The Secretariat to the Australian Landcare Council provided a table summarising government and non-government investment programs in ILM. We used this table to guide our searching of web sites and oth... moreer documents to compile an Excel spreadsheet which now includes 2,229 records of separate projects. We were not able to source complete data on a number of the identified sources of investment, including those from State governments, investments by private corporations and not-for-profit organisations. Nevertheless, the data set is the most comprehensive that has ever been assembled on ILM in Australia. While substantial literature exists on Indigenous land management, the relevant documents are widely scattered across internet sites, in diverse State and Territory jurisdictions, in regional and local government and non-government organisations, and across sectoral boundaries (e.g. water management reports, biodiversity management reports). We anticipate that the opportunities and barriers faced by Indigenous land managers may vary across locations, sectors and local/regional/national scales. A simple national maps was produced demonstrating the locations of specific studies contained within reviewed literature. less
CLSD 1173.3 DAFF Indigenous land manag - Spatial analysis of the investment of funding for Indigenous land and sea managment - Published 11 Feb 2019
Land-use change due to agriculture has a major influence on arthropod biodiversity, and may influence species differently depending on their traits. It is unclear how species traits vary across differ... moreent land uses and their edges, with most studies focussing on single habitat types and overlooking edge effects. We examined variation in morphological traits of carabid beetles (Coleoptera:Carabidae) on both sides of edges between woodlands and four adjoining, but contrasting farmland uses in an agricultural landscape. less
Legacy data - - Published 24 Jun 2018
Bio-physical, ecological and social information have been used to parameterise two computer models able to simulate (ALCES and Ecopath with Ecosim [EwE]) land, coastal and marine processes. A careful ... moreexamination of a large volume of publications from the academic, private and public sector has also allowed us to identify a number of climate and social economic development scenarios the Kimberly region may experience in the decades to comeless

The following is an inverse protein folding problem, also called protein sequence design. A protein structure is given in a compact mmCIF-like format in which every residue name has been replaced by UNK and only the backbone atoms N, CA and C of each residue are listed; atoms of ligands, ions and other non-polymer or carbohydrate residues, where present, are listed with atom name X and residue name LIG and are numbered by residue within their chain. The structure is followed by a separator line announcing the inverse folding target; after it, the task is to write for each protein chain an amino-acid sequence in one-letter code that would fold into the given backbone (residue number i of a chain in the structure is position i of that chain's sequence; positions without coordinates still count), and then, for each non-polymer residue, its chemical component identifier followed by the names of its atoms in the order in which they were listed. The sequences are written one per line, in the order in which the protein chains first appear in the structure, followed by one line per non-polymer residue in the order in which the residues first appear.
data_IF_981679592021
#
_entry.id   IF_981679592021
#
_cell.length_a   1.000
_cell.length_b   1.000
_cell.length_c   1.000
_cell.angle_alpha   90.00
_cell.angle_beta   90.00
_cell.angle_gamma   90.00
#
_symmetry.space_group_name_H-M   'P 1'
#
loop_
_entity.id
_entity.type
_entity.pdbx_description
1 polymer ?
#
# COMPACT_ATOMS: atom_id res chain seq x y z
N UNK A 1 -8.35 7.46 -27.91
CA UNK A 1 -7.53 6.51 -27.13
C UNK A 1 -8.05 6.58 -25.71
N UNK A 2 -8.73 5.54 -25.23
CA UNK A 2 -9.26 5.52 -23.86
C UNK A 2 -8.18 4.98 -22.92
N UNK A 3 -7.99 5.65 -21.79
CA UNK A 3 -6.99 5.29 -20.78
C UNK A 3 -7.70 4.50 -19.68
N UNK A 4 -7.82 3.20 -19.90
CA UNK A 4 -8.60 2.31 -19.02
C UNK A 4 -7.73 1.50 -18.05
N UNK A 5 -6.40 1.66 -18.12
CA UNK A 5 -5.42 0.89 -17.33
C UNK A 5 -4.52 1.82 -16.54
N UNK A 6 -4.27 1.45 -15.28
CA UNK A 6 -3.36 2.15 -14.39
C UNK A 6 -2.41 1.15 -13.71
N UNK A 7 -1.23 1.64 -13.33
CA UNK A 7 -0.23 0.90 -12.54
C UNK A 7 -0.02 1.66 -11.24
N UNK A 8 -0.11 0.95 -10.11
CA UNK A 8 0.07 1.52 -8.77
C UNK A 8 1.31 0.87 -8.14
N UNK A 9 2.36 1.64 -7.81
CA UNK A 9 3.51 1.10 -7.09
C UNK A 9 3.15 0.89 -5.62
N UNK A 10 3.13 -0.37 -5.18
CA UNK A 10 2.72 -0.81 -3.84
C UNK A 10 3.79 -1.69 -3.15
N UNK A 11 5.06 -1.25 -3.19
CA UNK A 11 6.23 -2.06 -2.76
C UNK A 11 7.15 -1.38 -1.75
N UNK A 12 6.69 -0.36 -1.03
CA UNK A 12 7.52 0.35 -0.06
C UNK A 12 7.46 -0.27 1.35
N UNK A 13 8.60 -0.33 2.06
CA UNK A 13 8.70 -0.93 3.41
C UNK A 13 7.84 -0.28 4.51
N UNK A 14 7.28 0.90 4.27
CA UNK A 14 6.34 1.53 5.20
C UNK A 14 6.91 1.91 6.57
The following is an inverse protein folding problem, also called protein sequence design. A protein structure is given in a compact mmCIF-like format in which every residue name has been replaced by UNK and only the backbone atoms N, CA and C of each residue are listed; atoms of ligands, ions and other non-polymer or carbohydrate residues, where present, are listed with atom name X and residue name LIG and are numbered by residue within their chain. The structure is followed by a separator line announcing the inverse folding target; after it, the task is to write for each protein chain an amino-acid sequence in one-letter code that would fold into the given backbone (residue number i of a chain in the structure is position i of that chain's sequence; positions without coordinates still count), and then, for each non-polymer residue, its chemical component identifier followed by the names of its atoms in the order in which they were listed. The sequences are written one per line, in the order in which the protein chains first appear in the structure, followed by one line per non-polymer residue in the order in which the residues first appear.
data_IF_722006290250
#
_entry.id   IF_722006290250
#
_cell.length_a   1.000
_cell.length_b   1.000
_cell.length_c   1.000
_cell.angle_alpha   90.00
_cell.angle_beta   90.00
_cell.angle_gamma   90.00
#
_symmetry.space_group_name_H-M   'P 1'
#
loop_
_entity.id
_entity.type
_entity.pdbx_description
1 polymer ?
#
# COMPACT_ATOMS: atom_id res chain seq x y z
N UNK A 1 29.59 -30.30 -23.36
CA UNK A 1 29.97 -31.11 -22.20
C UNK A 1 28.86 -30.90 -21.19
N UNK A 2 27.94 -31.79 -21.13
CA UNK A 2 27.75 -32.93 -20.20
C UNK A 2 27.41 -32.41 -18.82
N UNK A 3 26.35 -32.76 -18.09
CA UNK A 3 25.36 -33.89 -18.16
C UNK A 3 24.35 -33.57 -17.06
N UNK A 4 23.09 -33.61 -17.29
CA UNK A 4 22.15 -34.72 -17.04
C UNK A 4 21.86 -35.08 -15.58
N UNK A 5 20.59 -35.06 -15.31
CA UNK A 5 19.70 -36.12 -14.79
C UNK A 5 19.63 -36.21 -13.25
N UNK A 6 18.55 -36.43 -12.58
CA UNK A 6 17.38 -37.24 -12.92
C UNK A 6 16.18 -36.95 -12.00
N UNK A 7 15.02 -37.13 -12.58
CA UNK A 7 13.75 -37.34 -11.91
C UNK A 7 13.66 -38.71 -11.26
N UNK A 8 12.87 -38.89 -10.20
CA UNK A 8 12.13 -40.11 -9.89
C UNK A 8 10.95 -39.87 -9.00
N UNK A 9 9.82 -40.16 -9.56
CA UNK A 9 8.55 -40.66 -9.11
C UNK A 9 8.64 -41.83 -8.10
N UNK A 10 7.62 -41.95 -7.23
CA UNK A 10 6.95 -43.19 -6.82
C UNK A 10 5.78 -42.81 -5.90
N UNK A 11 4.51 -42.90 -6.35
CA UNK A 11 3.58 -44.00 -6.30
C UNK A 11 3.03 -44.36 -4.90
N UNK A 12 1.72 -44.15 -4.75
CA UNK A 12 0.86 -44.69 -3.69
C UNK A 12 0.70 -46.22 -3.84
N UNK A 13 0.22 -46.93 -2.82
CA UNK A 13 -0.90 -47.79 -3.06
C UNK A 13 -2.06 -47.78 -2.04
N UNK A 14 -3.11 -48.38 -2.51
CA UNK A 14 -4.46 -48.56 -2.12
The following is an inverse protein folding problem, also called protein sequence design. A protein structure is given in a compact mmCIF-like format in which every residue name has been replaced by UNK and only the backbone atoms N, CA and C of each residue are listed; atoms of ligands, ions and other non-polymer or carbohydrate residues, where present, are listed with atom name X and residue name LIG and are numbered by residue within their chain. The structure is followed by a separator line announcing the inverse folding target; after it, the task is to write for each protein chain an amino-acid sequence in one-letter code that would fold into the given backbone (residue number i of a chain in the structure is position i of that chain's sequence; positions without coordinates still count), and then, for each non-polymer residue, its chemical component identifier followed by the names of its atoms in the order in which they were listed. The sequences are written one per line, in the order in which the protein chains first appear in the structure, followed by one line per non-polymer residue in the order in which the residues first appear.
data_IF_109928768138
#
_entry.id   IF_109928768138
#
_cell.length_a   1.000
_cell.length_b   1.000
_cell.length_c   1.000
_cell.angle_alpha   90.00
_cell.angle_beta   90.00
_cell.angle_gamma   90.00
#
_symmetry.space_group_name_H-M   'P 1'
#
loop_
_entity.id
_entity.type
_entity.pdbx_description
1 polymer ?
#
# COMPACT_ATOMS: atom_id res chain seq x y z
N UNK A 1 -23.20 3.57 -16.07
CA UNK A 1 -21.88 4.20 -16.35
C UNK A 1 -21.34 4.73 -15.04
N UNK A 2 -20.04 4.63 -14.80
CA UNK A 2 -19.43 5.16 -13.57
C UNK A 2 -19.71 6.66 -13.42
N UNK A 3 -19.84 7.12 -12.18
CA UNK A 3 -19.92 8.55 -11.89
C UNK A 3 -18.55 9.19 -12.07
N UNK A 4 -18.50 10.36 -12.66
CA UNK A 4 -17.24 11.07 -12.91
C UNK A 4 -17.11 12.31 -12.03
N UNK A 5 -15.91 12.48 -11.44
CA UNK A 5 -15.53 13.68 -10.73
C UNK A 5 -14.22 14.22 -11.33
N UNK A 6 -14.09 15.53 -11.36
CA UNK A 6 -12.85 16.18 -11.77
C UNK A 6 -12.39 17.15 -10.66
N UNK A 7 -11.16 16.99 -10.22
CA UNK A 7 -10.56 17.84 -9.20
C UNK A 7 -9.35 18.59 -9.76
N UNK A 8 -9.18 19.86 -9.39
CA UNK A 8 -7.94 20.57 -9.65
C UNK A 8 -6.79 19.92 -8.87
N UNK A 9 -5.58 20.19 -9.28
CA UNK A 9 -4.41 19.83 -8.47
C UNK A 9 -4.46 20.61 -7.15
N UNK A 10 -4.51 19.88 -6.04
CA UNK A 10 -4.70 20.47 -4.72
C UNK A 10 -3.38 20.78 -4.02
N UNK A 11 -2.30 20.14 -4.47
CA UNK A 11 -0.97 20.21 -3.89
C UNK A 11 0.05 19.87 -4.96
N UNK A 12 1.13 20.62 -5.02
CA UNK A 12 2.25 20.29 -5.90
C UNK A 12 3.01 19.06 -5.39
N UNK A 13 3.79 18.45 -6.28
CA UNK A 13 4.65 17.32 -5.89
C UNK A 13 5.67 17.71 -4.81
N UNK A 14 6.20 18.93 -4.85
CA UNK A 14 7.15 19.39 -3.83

WAMSI-Kim 2.2.8 MSE Modelling Knowledge - MSE modelling and ecosystem modelling - Published 09 Mar 2018
Seasonal differences in beetle assemblages in woodland remnants compared with four adjoining farmland uses in a highly modified agricultural landscape in eleven sites in the Lachlan River Catchment, N... moreew South Wales, Australia. We used a split-plot sampling design where each remnant patch was matched with the four different farmland matrix types. We sampled beetles along a 400 m transect from 200 m in each patch out into 200 m in each of the four adjoining farmland matrix types. We then sampled beetles with a pair of pitfall traps located at each end of the transect: 200 m inside the remnant patch and 200 m in the adjoining farmland matrix. Individual traps from each pair were placed on either side of a drift fence (60 cm long x 10 cm high) to help direct arthropods into the trap. Traps were plastic jars (6.5 cm diameter, 250 ml) dug into the ground with the rim level with the soil surface, filled with 100 ml of preservative (1:3 glycol – water mixture, and a drop of detergent to reduce surface tension). We sampled from the same pitfall trap locations during two distinct periods of the cropping cycle: spring when crops were at peak flowering, and summer after crop harvest (stubble retained). A total of 88 pairs of traps (11 replicate sites x 4 transects x 2 trap pairs) were opened for 14 days during spring (October–November 2014) and summer (January–February 2015).